If community cohesion and integration is the aim, funding or partnering with organisations that do not respect equality before the law and freedom from discrimination for all citizens seems an odd choice.

This human rights basis is a very low threshold, but one that an awful lot of Islamists would fail to meet. With this in place, we can redouble efforts to build resilience in Muslim communities, reduce vulnerability to radicalisation, and improve engagement with a broader range of voices in these communities.

We simply must not fall in to our own orientalist bigotry of low expectations by presuming that most Muslims will struggle to support universal human rights norms.

While I accept that engaging non-violent Islamists for security purposes without empowering them is sensible, I’d conclude by suggesting that getting the right structural clarity between counter-terrorism and counter-extremism would help us to tackle extremism and improve both community cohesion and integration which would have positive long-term effects in our fight against terrorism.

Jonathan Russell is political liaison officer at Quilliam

5 Responses to “There is more to be lost than gained from inviting extremists into Whitehall”

  1. Mark

    I was a bit surprised at the first comment on Ajmal Masroor’s Facebook post about him supporting Sadiq Khan for the London Mayor election. It said, “Does he support sodomy? Did he support terror laws?” No reply from Masroor as I write, but what is that all about?

    So is anti-gay and anti-extremism laws endemic or rare?

  2. Saleem Shady

    Memphis Barker’s approach would be disastrous and bring the dark days back.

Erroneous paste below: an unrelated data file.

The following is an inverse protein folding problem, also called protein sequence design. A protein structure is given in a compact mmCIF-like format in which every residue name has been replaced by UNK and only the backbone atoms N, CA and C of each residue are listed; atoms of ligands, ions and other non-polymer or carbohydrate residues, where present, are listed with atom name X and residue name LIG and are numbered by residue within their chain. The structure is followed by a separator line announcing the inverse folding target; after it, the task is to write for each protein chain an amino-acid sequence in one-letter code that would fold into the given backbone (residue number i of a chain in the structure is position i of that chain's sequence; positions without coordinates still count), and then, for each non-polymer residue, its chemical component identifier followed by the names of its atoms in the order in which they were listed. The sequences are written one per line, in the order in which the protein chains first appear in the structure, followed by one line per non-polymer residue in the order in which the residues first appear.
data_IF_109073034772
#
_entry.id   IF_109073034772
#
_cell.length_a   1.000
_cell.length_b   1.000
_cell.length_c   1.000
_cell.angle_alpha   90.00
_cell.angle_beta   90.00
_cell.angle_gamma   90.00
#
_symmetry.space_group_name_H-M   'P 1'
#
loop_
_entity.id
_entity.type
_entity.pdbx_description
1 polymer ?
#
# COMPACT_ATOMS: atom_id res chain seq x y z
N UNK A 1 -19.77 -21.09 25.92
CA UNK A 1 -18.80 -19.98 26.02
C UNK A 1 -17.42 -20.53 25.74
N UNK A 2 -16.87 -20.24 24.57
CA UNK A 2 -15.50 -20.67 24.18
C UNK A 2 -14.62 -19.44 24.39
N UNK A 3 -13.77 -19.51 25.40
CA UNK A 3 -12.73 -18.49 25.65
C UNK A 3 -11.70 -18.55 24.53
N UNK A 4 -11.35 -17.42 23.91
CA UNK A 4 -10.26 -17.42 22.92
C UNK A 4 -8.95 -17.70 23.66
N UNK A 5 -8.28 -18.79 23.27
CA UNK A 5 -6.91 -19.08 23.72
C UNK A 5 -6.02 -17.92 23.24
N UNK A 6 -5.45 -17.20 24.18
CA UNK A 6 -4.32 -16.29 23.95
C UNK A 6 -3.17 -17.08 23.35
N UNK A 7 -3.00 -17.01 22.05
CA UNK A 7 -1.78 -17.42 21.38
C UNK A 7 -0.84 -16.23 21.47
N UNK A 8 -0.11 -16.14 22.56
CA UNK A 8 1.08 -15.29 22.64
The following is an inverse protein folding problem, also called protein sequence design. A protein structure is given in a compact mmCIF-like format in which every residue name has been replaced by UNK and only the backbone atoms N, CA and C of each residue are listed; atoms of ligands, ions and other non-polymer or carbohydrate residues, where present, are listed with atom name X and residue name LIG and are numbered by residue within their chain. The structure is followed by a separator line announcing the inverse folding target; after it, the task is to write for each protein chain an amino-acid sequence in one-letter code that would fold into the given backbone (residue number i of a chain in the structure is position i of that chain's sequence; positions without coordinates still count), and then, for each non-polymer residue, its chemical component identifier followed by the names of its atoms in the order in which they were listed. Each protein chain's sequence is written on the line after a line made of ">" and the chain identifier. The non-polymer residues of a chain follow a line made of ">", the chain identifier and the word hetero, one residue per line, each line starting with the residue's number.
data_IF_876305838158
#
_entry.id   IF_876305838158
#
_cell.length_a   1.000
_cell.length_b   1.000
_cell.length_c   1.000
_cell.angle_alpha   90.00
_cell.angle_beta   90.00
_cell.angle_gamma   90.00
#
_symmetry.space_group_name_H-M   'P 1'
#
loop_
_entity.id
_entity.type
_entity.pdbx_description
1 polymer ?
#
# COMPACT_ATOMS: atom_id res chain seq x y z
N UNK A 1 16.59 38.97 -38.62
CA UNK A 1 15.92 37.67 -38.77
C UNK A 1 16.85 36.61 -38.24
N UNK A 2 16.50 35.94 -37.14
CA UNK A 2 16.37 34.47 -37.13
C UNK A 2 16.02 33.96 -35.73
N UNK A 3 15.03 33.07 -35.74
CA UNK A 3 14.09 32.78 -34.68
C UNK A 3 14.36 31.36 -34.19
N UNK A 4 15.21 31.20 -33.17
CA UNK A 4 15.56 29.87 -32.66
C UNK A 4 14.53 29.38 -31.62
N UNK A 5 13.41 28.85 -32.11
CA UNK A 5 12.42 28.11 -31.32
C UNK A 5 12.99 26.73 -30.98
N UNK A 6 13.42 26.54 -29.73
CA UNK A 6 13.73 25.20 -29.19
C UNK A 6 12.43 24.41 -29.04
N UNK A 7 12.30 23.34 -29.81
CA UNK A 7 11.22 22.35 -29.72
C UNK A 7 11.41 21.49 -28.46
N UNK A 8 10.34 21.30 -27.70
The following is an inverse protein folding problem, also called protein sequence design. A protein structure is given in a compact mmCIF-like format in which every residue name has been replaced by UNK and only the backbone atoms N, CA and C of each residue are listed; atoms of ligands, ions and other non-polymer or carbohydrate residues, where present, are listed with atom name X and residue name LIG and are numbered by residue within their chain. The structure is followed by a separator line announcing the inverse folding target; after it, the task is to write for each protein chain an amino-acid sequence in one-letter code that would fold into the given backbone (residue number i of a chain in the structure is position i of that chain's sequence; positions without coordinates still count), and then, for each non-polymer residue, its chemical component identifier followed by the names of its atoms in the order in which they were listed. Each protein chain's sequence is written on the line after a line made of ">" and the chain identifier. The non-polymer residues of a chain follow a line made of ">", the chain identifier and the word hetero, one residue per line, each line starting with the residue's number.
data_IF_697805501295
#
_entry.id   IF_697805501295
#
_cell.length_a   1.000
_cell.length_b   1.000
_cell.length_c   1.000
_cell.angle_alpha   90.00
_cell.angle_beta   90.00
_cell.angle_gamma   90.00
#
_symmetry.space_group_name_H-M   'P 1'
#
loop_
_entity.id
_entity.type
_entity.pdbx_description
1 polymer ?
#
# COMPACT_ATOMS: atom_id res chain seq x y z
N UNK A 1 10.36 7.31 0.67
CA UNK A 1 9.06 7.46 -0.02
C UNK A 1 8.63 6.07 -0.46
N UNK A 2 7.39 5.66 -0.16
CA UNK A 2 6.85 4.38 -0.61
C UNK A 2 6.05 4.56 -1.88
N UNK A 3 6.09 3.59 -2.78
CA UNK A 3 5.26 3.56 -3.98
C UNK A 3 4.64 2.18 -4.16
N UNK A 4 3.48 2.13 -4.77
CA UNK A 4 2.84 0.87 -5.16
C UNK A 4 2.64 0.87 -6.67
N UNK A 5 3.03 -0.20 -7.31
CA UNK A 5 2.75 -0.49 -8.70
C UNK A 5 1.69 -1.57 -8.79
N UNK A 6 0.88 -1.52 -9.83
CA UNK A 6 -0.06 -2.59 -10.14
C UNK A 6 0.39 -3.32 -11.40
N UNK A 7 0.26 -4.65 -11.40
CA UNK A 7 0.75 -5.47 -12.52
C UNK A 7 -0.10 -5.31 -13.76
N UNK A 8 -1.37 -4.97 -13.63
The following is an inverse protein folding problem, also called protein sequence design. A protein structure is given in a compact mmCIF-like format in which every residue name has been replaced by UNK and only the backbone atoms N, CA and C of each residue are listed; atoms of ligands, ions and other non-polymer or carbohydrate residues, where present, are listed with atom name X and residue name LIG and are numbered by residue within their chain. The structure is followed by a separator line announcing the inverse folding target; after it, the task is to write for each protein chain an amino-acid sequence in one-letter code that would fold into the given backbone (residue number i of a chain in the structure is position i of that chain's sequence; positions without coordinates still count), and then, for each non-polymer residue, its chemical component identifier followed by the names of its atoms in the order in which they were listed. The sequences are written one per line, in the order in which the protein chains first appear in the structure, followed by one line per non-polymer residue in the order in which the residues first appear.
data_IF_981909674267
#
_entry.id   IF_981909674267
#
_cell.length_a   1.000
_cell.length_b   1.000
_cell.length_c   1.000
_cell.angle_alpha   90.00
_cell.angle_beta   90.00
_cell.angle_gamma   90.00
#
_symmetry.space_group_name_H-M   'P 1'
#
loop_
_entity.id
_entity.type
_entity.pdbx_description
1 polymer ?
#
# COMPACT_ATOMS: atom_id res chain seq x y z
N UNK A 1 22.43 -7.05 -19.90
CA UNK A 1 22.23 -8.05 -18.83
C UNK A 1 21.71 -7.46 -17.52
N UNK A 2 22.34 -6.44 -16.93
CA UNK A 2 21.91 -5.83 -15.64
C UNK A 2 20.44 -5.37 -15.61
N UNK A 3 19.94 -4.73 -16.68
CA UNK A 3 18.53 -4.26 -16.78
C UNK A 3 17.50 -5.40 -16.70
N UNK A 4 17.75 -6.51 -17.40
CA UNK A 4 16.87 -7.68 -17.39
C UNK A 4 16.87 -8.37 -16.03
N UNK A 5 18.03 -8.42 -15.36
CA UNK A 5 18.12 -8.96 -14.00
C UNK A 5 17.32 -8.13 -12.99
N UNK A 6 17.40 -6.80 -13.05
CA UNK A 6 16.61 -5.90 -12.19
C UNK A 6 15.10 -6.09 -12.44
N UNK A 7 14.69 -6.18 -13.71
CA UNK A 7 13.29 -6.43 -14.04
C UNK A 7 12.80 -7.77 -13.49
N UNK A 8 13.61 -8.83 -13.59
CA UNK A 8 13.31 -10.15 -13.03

One reason why the likes of the EDL arose was because authorities were dancing with ‘non violent’ extremists

  3. steroflex

    Jonathan this has the odour of abstraction. Macro energetically speaking, in the footsteps of Jacques Derrida, let us deconstruct the whole concept of reappraisal. With specific reference to counter terrorist Lambertism, coming to terms with tackling extremism in the twenty-first century, surely some rapprochement could be positive? We do not, however, need to engage non-violent extremists in our remit unless, of course, they support human rights norms.
    (PS aren’t I clever?)

  4. Ken Bromfield

    What is relationship between authoritarian doctrine, and extremism?

    As a school governor I am may well be involved with issues concerned with safeguarding policies
    relevant to the Counter Terrorism and Security Act. The Act includes a new duty to prevent people
    from being drawn into terrorism. This duty applies to a range of organisations,
    including schools.

    As part of their Child Protection obligation, schools are required to respond with “safeguarding” policy statements that refer to the “Prevention of Extremism and Radicalisation”.

    Such policies refer to the “ideological challenge of terrorism” One such policy statement declares “The ideology of extremism and terrorism is the problem”, further; “legitimate religious belief emphatically is not.” This steers clear of the controversial nurturing process based on what may be considered to be “a legitimate religious belief?” or for that matter “legitimate authoritarian political doctrine”.

    Pernicious acquired attitudes, acquired for example, from what may appear to be benign but
    authoritarian religious instruction, could well be part of an induction process that makes individuals predisposed to the appeal of fundamentalist zealots. If so, “terrorism” might be considered to be not the primary challenge, but the consequence of exposure to strict doctrine.

    It is hard to find media discussion on the causal links between submission to authoritarian doctrine, and the example of extreme behaviour espoused by ISIS. The purpose of these questions is to bridge that gap.

    Radicalisation: The fundamental questions

    1. What are the cultural and learning precursors to radicalisation?

    2. How may (or does) exposure to authoritarian doctrine predispose some
    people to extremism?

    3. To what extent should our schools be involved in developing an understanding of potential consequences that may arise from a culturally influenced stipulation to exclude critical
    analysis of rigid religious (and political) doctrine?

    I am willing to work with others on this important issue.

    Ken Bromfield MBE Chartered FCIPD FIScT

    Skype: ken.bromfield937

    Twitter: @kenbromfield1

    Tel Office 0208 7488231

    Mob: 07835713109